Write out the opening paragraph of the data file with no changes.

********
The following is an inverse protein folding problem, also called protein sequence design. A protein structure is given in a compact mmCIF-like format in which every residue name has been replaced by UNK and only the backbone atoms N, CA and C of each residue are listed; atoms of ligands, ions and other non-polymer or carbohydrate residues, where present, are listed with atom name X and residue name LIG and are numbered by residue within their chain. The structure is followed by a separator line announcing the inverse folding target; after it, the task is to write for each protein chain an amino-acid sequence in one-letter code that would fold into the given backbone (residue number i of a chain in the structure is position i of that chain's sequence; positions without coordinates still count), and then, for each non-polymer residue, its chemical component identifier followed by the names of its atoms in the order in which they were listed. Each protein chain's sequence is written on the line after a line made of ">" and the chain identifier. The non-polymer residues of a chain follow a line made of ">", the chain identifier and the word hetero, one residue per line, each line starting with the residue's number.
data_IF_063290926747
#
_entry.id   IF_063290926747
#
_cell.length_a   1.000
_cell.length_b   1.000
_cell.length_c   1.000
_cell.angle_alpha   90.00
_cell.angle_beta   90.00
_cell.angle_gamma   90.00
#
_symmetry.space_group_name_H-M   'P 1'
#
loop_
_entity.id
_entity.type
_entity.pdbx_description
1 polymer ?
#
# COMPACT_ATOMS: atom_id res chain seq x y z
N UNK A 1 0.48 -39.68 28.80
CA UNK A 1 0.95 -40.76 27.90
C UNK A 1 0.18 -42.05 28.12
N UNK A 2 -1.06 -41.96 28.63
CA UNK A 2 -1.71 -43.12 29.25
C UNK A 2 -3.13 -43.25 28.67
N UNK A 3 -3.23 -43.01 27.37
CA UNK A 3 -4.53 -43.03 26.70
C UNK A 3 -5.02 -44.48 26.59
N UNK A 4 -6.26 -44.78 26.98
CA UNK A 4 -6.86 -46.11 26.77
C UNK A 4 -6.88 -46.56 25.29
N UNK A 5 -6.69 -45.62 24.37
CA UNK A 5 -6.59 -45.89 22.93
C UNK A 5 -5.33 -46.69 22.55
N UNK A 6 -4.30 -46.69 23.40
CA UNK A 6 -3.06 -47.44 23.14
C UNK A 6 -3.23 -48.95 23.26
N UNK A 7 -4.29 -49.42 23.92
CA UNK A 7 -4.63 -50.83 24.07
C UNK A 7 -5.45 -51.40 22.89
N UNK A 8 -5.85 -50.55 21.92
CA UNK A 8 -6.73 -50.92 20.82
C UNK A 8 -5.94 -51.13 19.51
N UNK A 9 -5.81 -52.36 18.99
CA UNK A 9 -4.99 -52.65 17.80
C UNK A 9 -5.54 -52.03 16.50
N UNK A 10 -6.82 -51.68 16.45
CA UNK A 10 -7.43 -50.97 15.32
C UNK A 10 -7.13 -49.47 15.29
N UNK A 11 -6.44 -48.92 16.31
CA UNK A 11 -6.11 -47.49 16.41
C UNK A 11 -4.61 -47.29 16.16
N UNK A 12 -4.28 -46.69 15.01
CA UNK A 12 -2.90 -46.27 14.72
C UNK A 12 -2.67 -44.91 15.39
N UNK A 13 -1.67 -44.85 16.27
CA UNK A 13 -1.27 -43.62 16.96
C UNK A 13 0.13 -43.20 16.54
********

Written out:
The following is an inverse protein folding problem, also called protein sequence design. A protein structure is given in a compact mmCIF-like format in which every residue name has been replaced by UNK and only the backbone atoms N, CA and C of each residue are listed; atoms of ligands, ions and other non-polymer or carbohydrate residues, where present, are listed with atom name X and residue name LIG and are numbered by residue within their chain. The structure is followed by a separator line announcing the inverse folding target; after it, the task is to write for each protein chain an amino-acid sequence in one-letter code that would fold into the given backbone (residue number i of a chain in the structure is position i of that chain's sequence; positions without coordinates still count), and then, for each non-polymer residue, its chemical component identifier followed by the names of its atoms in the order in which they were listed. Each protein chain's sequence is written on the line after a line made of ">" and the chain identifier. The non-polymer residues of a chain follow a line made of ">", the chain identifier and the word hetero, one residue per line, each line starting with the residue's number.